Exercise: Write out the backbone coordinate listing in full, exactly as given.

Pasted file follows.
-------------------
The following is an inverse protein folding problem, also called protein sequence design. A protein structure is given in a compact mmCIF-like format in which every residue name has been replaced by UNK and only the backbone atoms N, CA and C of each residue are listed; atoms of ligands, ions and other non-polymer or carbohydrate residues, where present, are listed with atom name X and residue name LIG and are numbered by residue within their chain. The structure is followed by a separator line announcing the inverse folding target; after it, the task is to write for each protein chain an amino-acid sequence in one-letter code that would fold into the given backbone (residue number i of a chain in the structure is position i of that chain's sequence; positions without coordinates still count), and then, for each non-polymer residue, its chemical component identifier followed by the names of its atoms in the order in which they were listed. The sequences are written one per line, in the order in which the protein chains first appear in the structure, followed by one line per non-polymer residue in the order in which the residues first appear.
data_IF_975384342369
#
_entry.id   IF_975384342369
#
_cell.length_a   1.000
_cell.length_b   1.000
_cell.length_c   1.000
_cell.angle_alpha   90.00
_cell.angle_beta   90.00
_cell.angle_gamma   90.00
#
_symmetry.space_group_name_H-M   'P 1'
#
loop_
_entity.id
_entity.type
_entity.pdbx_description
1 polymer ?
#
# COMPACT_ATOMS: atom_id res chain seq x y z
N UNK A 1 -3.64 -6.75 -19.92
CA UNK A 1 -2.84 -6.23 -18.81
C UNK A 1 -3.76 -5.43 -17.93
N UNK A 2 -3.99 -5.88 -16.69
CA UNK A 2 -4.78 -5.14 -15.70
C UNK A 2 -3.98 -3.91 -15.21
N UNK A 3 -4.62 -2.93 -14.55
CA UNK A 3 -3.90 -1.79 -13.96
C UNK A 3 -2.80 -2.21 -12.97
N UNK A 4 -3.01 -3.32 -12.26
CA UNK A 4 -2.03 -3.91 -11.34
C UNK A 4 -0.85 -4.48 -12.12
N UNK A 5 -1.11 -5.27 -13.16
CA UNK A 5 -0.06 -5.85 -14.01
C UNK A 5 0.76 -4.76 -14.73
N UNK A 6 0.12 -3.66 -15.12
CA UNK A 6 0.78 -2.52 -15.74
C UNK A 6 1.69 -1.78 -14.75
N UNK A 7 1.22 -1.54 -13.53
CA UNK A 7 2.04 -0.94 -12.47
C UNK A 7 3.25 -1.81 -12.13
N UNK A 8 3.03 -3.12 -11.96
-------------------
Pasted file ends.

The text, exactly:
The following is an inverse protein folding problem, also called protein sequence design. A protein structure is given in a compact mmCIF-like format in which every residue name has been replaced by UNK and only the backbone atoms N, CA and C of each residue are listed; atoms of ligands, ions and other non-polymer or carbohydrate residues, where present, are listed with atom name X and residue name LIG and are numbered by residue within their chain. The structure is followed by a separator line announcing the inverse folding target; after it, the task is to write for each protein chain an amino-acid sequence in one-letter code that would fold into the given backbone (residue number i of a chain in the structure is position i of that chain's sequence; positions without coordinates still count), and then, for each non-polymer residue, its chemical component identifier followed by the names of its atoms in the order in which they were listed. The sequences are written one per line, in the order in which the protein chains first appear in the structure, followed by one line per non-polymer residue in the order in which the residues first appear.
data_IF_975384342369
#
_entry.id   IF_975384342369
#
_cell.length_a   1.000
_cell.length_b   1.000
_cell.length_c   1.000
_cell.angle_alpha   90.00
_cell.angle_beta   90.00
_cell.angle_gamma   90.00
#
_symmetry.space_group_name_H-M   'P 1'
#
loop_
_entity.id
_entity.type
_entity.pdbx_description
1 polymer ?
#
# COMPACT_ATOMS: atom_id res chain seq x y z
N UNK A 1 -3.64 -6.75 -19.92
CA UNK A 1 -2.84 -6.23 -18.81
C UNK A 1 -3.76 -5.43 -17.93
N UNK A 2 -3.99 -5.88 -16.69
CA UNK A 2 -4.78 -5.14 -15.70
C UNK A 2 -3.98 -3.91 -15.21
N UNK A 3 -4.62 -2.93 -14.55
CA UNK A 3 -3.90 -1.79 -13.96
C UNK A 3 -2.80 -2.21 -12.97
N UNK A 4 -3.01 -3.32 -12.26
CA UNK A 4 -2.03 -3.91 -11.34
C UNK A 4 -0.85 -4.48 -12.12
N UNK A 5 -1.11 -5.27 -13.16
CA UNK A 5 -0.06 -5.85 -14.01
C UNK A 5 0.76 -4.76 -14.73
N UNK A 6 0.12 -3.66 -15.12
CA UNK A 6 0.78 -2.52 -15.74
C UNK A 6 1.69 -1.78 -14.75
N UNK A 7 1.22 -1.54 -13.53
CA UNK A 7 2.04 -0.94 -12.47
C UNK A 7 3.25 -1.81 -12.13
N UNK A 8 3.03 -3.12 -11.96